"I would think the governor, since I have been supporting him on this issue, he would say something to me before that happens," Ramsey said. "Right now, I think that's just a rumor unless I hear otherwise."

Ramsey was one of the few top legislative leaders who had publicly agreed with Haslam that Tennessee highways need additional funds to meet increased population, development and other demands including safety.

Tennessee's fuel taxes were last raised in 1989.

Drivers in Tennessee currently pay 21.4 cents per gallon of gas and 18.4 cents per gallon of diesel, which largely impacts truckers.

The Tennessee Department of Transportation's budget is $1.8 billion with about $800 million coming from the state and nearly $1 billion from the federal government.

Haslam twice toured the state last year telling lawmakers and communities that while Tennessee now has one of the nation's best transportation funds, the state has a $6.1 billion backlog of previous projects and billions more in new needs.

But even as lawmakers urged him to specify how he planned to raise the money, Haslam cut a wide detour, arguing he couldn't address how to raise the money until there was agreement on a road package.

Eventually, the governor acknowledged an increase in state gas and diesel fuel taxes had to be part of the mix.

While Ramsey is open to new funding, a number of top Republican leaders, including House Speaker Beth Harwell, House Majority Leader Gerald McCormick of Chattanooga and Senate Majority Leader Mark Norris of Collierville balked last year and again in January.

Harwell and Senate Transportation Committee Chairman Jim Tracy, R-Shelbyville, pointed out the previous Bredesen administration took $260 million from the transportation fund to use in the state's general fund, which funds most other functions of the state. That should be repaid, they argued.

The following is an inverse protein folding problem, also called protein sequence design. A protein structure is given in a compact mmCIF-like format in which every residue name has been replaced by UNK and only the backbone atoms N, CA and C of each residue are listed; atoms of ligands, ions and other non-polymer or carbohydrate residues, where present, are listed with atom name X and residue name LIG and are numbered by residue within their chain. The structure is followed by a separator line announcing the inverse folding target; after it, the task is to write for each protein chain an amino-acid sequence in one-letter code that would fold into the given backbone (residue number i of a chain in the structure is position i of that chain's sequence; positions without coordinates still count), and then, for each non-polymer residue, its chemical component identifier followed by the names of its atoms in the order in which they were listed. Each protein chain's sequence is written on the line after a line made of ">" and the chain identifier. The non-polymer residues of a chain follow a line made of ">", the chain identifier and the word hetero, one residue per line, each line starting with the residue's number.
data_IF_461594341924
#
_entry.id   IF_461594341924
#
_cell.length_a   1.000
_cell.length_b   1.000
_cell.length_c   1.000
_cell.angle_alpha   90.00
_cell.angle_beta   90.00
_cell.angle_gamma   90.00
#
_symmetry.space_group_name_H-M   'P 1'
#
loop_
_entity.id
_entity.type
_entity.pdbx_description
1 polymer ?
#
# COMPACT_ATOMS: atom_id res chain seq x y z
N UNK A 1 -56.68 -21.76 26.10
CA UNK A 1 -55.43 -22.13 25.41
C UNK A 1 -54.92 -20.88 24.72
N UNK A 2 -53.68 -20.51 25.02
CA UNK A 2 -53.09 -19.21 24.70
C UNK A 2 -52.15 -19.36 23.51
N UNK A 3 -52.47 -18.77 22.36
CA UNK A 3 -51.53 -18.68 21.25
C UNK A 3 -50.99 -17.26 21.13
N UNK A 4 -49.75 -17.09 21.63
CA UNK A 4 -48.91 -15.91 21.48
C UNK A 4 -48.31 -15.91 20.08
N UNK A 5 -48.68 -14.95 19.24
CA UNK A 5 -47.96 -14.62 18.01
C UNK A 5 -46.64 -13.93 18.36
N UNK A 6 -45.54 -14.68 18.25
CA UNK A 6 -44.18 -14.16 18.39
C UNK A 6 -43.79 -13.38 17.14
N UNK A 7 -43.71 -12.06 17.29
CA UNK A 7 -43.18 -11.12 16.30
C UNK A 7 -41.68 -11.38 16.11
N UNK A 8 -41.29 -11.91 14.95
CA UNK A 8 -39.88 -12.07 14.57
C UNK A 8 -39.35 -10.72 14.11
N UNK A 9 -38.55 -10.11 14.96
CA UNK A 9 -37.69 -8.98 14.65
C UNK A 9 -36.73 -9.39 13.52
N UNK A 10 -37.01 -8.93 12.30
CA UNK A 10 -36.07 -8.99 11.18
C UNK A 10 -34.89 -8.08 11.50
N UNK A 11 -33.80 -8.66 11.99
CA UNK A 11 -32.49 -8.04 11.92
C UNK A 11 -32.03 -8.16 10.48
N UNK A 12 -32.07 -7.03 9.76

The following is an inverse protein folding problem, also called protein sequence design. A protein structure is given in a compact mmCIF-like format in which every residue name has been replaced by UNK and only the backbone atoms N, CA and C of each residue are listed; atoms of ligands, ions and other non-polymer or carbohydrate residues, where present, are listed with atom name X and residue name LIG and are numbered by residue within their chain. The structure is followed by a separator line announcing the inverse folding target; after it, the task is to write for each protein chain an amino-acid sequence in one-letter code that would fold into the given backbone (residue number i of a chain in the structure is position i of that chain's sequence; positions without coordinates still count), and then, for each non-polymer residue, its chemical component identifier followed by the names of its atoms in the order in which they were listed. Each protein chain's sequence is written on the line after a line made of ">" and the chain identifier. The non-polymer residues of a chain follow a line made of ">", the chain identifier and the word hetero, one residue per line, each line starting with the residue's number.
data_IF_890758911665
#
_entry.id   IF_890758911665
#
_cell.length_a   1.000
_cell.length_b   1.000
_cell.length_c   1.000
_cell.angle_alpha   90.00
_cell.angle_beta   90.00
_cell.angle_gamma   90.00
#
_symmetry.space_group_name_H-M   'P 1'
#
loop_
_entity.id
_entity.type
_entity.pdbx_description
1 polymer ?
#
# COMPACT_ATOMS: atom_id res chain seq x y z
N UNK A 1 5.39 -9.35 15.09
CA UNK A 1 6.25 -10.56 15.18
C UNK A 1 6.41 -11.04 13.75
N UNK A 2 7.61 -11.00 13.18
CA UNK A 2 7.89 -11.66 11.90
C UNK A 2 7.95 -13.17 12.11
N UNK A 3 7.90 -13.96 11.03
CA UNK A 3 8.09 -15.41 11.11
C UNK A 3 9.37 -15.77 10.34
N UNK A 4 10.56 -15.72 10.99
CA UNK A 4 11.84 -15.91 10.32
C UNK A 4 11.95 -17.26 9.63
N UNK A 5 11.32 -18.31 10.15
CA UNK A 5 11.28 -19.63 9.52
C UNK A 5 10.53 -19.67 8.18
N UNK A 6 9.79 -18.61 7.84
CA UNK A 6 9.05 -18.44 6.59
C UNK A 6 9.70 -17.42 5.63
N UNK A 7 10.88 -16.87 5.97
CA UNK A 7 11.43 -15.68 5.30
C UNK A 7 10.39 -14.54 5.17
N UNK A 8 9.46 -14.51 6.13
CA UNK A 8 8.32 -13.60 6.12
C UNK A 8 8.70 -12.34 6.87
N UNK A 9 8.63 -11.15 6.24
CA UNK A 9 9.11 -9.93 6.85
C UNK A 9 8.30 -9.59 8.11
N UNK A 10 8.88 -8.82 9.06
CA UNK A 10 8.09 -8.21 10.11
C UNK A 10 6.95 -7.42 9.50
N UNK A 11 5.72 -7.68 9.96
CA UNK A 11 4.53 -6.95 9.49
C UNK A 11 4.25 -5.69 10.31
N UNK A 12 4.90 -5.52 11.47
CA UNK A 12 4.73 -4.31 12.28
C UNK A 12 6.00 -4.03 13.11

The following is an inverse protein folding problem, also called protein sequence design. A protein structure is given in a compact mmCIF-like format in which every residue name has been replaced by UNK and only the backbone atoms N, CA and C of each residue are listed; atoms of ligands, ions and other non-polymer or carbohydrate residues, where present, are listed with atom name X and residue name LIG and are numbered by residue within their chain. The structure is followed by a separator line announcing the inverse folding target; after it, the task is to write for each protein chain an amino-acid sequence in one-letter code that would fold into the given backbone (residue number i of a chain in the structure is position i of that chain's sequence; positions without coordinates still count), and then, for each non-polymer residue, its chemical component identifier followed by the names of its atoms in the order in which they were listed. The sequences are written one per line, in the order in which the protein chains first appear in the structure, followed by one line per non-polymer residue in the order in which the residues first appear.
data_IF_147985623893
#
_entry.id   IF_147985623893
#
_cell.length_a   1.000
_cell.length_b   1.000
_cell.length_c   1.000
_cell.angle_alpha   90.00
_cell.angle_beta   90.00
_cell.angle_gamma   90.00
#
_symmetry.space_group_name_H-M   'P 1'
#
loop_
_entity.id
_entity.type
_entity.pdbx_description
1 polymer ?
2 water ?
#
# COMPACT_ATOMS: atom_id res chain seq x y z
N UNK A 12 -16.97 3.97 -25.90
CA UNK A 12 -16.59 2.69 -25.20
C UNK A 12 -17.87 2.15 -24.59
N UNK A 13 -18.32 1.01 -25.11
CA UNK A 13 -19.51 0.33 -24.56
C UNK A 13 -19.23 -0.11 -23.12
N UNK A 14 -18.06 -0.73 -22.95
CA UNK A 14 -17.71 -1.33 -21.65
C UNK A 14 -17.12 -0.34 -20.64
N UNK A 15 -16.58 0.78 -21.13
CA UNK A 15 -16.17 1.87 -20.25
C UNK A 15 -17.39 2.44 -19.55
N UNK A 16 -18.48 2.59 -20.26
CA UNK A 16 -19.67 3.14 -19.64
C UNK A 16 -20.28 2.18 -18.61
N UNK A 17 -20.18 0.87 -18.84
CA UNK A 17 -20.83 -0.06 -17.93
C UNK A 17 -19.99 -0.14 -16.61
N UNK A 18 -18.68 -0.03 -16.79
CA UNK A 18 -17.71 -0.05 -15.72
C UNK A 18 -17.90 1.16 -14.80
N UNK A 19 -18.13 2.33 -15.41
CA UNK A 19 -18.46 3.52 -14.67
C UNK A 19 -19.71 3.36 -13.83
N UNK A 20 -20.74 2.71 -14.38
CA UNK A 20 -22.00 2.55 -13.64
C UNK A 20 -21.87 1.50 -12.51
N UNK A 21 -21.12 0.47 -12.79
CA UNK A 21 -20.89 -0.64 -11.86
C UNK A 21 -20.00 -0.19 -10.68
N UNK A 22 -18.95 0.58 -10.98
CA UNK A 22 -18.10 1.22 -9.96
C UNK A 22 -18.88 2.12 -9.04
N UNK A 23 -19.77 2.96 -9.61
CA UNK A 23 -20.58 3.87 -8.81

They also said there is a huge general fund surplus.

In his remarks to House Transportation Committee members, Henry pointed out that Tennessee has a general fund, which pays for most expenses like education and TennCare, and a transportation fund which is entirely separate.

In his Feb. 1 State of the State address, Haslam again spoke of Tennessee's transportation needs and announced he was using $130 million from the estimated $700 million surplus of one-time money to repay half the money owed to the transportation fund.

And while he revealed no transportation plan, let alone how he planned to fund one, he did say "tonight I'm asking that we keep this critical conversation going."

Several states, including Georgia, moved last year to increase their fuel taxes. In the case of Georgia, Republican Gov. Nathan Deal shepherded passage of not just fuel taxes but various fees including a $5 hotel/motel tax.

It tallied up to about $1 billion for Georgia, a much larger state than Tennessee.

Contact Andy Sher at asher@timesfreepress.com, 615-255-0550 or follow via twitter at AndySher1.